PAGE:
The New Tigers of the Digital Economy
In the past 40 years, Asia’s economies have greatly contributed to global growth. Stimulated by the fast, catch-up phenomenon underway in many traditional fields of activity, these economies are now following suit in new sectors, the first of which is the digital economy. Leading the charge are Southeast Asian countries, strategically positioned between China, India and Australia.
Attesting to this transformation in new creative sources of digital value, the third Google–Temasek report, released at the end of 2018, notes accelerating growth. The combined value of digital economies in Southeast Asian countries more than doubled between 2015 and 2018, increasing from US$32 billion to US$72 billion. This third report presents revised regional growth forecasts; digital economy is expected to reach $240 billion by 2025.
By 2025, Indonesia, the Philippines, Vietnam and Thailand should record growth rates in their respective digital economies above 20% annually. At the same time, the IMF anticipates that the global economy will grow by 5.2%—four times faster than the average of all other sectors of activity. Within these countries, sectors such as e-commerce, vehicle-for-hire services, such as Uber, Lyft and Grab, and digital media will contribute greatly to this transformation.
As the Google–Temasek report recalls, major capital has been raised in the region: Close to US$24 billion between 2014 and 2018, including $6 billion for Singapore-based Grab, a service comparable to Uber, available in 168 of the region’s cities.
Budding ecosystems, growing investments
In general, the most committed mobile users on the planet are in Southeast Asia. In 2018, more than $11 billion was invested in advertising, video games and MOD-VOD. These investments are testimony to the emergence of dynamic techno-creative ecosystems that not only accelerate growth but also lead to the emergence of new business opportunities. In December 2018, the Singapore government announced the creation of a coproduction fund to finance feature film production—mainly indie productions—by foreign producers.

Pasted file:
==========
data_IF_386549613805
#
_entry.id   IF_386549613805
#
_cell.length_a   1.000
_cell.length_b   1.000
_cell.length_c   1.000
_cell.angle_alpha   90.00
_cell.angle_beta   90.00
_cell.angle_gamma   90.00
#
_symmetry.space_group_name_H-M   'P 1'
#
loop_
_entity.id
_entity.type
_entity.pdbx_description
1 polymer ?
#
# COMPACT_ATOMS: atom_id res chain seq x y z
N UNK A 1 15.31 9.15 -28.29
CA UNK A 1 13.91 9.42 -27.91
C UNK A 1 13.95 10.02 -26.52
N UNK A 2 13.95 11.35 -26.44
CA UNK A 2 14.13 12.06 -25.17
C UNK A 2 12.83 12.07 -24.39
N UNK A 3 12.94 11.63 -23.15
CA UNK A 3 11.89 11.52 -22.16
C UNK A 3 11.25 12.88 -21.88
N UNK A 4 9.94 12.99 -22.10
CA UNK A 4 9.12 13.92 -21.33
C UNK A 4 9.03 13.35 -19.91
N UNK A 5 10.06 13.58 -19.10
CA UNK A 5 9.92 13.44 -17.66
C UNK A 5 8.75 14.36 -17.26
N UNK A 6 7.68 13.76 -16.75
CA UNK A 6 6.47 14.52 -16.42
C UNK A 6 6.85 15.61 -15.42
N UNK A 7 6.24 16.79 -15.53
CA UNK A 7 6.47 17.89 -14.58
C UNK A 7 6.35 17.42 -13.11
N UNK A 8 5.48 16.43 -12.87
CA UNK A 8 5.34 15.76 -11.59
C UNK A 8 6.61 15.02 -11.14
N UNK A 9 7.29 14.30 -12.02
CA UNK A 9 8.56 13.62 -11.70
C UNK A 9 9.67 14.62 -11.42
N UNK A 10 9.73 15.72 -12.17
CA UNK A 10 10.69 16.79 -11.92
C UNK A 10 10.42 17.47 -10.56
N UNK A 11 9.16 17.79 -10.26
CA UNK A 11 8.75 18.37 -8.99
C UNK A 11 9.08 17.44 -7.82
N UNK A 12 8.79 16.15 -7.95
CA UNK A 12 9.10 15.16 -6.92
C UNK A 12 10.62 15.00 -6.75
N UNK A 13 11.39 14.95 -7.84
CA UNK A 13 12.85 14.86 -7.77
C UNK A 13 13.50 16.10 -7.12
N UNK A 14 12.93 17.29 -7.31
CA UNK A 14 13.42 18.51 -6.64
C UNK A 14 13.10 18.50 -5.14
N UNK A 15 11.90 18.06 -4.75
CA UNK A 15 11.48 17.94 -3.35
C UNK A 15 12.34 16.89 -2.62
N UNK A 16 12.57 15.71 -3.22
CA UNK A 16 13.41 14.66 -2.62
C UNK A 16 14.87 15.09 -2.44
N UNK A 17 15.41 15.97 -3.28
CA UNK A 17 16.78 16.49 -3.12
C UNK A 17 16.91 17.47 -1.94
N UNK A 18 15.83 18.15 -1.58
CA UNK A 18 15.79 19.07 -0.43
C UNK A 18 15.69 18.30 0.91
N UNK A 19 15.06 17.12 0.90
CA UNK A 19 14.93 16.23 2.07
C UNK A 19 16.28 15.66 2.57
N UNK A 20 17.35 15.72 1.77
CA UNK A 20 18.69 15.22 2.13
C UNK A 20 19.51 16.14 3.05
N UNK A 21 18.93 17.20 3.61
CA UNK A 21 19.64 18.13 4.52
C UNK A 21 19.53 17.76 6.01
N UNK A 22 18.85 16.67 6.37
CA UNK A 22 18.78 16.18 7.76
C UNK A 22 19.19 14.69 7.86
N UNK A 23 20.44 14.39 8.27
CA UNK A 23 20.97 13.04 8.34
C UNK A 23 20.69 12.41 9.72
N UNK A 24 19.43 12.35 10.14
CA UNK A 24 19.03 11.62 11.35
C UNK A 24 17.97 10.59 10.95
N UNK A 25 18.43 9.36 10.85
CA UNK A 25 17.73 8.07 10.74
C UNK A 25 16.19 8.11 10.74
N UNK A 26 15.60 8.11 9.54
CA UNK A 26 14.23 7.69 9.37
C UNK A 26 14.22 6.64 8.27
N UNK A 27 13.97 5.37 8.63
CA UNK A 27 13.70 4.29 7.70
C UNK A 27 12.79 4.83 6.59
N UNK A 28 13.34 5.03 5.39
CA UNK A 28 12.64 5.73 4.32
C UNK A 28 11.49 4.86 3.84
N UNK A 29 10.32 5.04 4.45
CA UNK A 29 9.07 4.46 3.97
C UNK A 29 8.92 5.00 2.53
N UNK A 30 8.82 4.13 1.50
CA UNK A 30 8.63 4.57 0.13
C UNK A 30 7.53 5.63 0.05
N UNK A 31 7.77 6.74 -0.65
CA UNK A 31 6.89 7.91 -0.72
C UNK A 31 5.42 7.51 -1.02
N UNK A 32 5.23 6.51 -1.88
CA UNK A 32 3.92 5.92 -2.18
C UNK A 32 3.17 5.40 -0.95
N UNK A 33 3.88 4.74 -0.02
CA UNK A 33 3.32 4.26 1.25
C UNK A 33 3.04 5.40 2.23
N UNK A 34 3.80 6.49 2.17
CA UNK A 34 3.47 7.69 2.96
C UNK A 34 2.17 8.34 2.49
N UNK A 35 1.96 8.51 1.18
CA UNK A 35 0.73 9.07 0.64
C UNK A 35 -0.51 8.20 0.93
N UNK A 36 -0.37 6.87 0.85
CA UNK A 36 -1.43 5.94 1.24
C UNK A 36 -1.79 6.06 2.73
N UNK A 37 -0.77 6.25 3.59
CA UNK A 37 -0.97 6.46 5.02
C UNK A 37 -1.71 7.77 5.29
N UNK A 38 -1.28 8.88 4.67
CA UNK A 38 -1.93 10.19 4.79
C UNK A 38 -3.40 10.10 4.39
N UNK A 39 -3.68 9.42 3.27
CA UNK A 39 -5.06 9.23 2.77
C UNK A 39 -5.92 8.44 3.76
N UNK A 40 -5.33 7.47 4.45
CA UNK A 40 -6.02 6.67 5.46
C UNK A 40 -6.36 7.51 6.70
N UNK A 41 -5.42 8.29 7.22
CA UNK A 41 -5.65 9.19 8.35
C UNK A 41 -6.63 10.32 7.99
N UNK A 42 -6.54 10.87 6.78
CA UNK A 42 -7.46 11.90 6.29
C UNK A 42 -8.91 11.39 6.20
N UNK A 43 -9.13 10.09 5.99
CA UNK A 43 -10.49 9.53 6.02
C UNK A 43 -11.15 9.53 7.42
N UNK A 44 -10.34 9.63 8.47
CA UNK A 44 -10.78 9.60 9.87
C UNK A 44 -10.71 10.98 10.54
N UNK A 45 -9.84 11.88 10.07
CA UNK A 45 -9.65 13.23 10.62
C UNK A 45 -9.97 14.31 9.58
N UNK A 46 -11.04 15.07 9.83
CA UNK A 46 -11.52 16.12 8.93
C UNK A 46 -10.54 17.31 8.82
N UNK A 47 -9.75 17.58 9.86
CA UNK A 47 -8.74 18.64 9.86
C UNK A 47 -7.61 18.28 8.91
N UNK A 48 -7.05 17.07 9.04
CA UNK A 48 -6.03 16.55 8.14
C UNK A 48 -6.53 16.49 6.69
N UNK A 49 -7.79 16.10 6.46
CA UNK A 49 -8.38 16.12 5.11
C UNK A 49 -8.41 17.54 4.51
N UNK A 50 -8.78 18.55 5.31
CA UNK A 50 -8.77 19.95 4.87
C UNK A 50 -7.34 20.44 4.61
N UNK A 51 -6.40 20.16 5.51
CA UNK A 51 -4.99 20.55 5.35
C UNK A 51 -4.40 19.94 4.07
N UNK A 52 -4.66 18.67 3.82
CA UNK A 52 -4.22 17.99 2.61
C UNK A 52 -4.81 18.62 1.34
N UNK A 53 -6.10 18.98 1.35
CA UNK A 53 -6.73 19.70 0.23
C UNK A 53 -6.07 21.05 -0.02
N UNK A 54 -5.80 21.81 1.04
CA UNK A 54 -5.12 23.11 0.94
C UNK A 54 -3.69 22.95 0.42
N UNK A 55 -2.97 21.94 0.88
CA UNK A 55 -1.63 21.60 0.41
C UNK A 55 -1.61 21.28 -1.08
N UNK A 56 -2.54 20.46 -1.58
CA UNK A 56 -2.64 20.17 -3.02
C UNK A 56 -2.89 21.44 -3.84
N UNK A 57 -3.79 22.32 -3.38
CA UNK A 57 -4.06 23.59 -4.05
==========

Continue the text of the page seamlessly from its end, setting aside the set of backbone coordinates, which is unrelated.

Similarly, Indonesia took the initiative to organize, in partnership with the United Nations Conference on Trade and Development (UNCTAD), the first World Conference on Creative Economy in 2018. Many reports published by Western think tanks, including the Toronto-based Martin Prosperity Institute, have dealt with the region and its high development potential in these segments.
This evolution could contribute to transforming the global digital panorama, nowadays largely dominated by American and North Asian companies. No Southeast Asian companies are among Forbes’ top 100 digital companies, but this reality is likely to change.
Despite this rose-coloured portrait, the region is facing several challenges. The World Bank has pinpointed six further development opportunities to support the development of Southeast Asia’s digital economy. Promoting access to high-speed internet, developing digital skills, investing in dematerialized payment systems, setting up more efficient logistical circuits, and putting mechanisms in place to enhance trust and foster more direct state involvement in the digital economy are many business opportunities for these countries.
Shadowed by India’s, China’s and Australia’s major economies and next to a market of 4.6 billion people (more than half of the world population), Southeast Asia has the opportunity to become the world’s digital economy hub. Its openness and willingness to connect regionally and internationally are promising signs for world producers who are interested in the region.